Mike Stafford had spent the last seven seasons coaching pitchers at Ball State on the staff of then-head coach Greg Beals. But when Ohio State head coach Bob Todd retired in 2010, Beals emerged as the front-runner to take over the position.
Stafford played for the Buckeyes from 1994 to 1998, serving as the closer his last two seasons. After graduating from Ohio State, he dreamed of returning to his alma mater to coach. And with Beals potentially heading to Columbus, the dream looked like a possibility.
All this excitement was stored in the back of Stafford’s mind while on a recruiting trip to Chicago. While evaluating a recruit, his phone rang.
“[Beals] called me on his way home from somewhere and said that ‘[Ohio State Athletics Director] Gene Smith just called and said that he offered me the job,’” Stafford said. “And I remember I was in Chicago, I took the call and went running behind the stadium and I was like ‘Wow this is, this is another life-changing moment.’”
The opportunity had been a lifetime in the making for Stafford, who recently became Ohio State’s associate head coach.
Stafford was born into a baseball family. He’s the only son of pitcher Bill Stafford, who won two World Series titles with the New York Yankees in the 1960s.
Stafford said he constantly felt pressure from the media in Canton, Michigan, to live up to his father’s level.
“There was awfully a lot of pressure to either match what my dad did or be better,” Stafford said. “But at the same time I felt like I learned a lot from it and made me a better player and person, and now a coach because of that.”
Growing up 9 miles from Ann Arbor, Michigan, meant a majority of Stafford’s friends attended either Michigan or Michigan State, but he wanted to do something different. He wanted to leave the state. His high school baseball coach knew Todd, and after a visit, Stafford knew Ohio State was the place for him.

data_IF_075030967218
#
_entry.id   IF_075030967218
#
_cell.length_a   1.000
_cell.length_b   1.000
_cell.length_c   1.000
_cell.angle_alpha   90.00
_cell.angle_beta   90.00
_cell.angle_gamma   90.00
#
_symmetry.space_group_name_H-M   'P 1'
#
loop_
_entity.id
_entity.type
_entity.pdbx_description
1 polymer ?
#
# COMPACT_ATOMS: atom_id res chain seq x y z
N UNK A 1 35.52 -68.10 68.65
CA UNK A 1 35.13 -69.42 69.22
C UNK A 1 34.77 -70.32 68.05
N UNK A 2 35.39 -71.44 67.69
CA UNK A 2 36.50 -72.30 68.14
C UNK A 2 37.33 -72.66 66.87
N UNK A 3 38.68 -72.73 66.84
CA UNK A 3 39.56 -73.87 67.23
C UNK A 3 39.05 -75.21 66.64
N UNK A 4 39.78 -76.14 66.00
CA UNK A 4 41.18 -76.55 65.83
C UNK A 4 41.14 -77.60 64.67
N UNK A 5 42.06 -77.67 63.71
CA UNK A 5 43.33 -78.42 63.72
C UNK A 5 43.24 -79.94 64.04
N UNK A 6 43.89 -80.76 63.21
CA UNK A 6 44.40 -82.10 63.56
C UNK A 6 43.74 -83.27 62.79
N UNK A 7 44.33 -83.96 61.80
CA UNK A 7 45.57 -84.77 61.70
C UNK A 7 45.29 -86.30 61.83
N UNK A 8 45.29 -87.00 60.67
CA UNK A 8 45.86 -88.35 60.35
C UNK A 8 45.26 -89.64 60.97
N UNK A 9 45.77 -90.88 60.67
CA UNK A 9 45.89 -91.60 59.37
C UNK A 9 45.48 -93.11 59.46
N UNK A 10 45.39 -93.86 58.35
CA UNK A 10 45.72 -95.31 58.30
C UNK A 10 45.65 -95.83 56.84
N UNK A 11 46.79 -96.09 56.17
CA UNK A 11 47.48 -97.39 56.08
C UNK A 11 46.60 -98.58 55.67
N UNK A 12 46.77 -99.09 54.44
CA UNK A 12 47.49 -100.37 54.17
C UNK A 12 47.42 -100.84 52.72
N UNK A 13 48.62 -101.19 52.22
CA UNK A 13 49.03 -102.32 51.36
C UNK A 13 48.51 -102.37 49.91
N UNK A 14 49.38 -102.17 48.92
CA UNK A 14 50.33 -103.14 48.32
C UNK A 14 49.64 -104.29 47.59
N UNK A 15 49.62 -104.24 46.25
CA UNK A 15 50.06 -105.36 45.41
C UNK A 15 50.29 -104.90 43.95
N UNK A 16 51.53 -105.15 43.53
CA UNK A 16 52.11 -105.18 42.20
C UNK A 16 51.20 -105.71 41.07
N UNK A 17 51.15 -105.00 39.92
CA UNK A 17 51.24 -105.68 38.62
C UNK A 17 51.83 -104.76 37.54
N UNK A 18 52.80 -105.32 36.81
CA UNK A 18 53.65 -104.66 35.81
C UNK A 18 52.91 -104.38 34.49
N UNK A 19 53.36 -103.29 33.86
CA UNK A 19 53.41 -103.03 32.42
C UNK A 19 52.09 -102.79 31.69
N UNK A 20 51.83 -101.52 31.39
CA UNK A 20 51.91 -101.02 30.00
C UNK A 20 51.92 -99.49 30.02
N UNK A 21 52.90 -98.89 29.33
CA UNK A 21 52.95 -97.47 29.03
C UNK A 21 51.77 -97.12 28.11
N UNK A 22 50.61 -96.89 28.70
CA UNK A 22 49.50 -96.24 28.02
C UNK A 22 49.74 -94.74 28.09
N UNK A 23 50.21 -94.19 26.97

Settling into first base to begin his Ohio State career in 1994, Stafford saw little playing time until his redshirt junior year. The Buckeyes had several left-handed pitchers leave the program and an opportunity appeared.
“The biggest thing I wanted to tell coach Todd was, ‘I pitched in high school, I can help this team as a pitcher,’” Stafford said.
The coaches gave him a shot in fall workouts and he won the closing role in the bullpen.
Stafford saved six games in his redshirt senior season of 1998, 12th most all-time in a single season at Ohio State. His ERA was the lowest on the team in both 1997 and 1998.
The Toronto Blue Jays felt Stafford was worth a 41st-round draft pick and he played in the minor leagues for four seasons. His professional career came to an end with the High Desert Mavericks, the Advanced Class-A team of the Brewers, after the 2001 season.
“I was looking in the mirror, just thinking, ‘I’m 27 years old, I’m in high-A. I’m not making the progress that I feel like I need to to make my career as a big leaguer,’” Stafford said. “I felt like the writing was on the wall and I really needed to think about my future, and my future was I wanted to stay in the game of baseball somehow.”
Doors soon blew open. The Yankees called Stafford to ask if he would be interested in becoming a scout. He accepted the opportunity and made plans to train for the position. But his plans changed.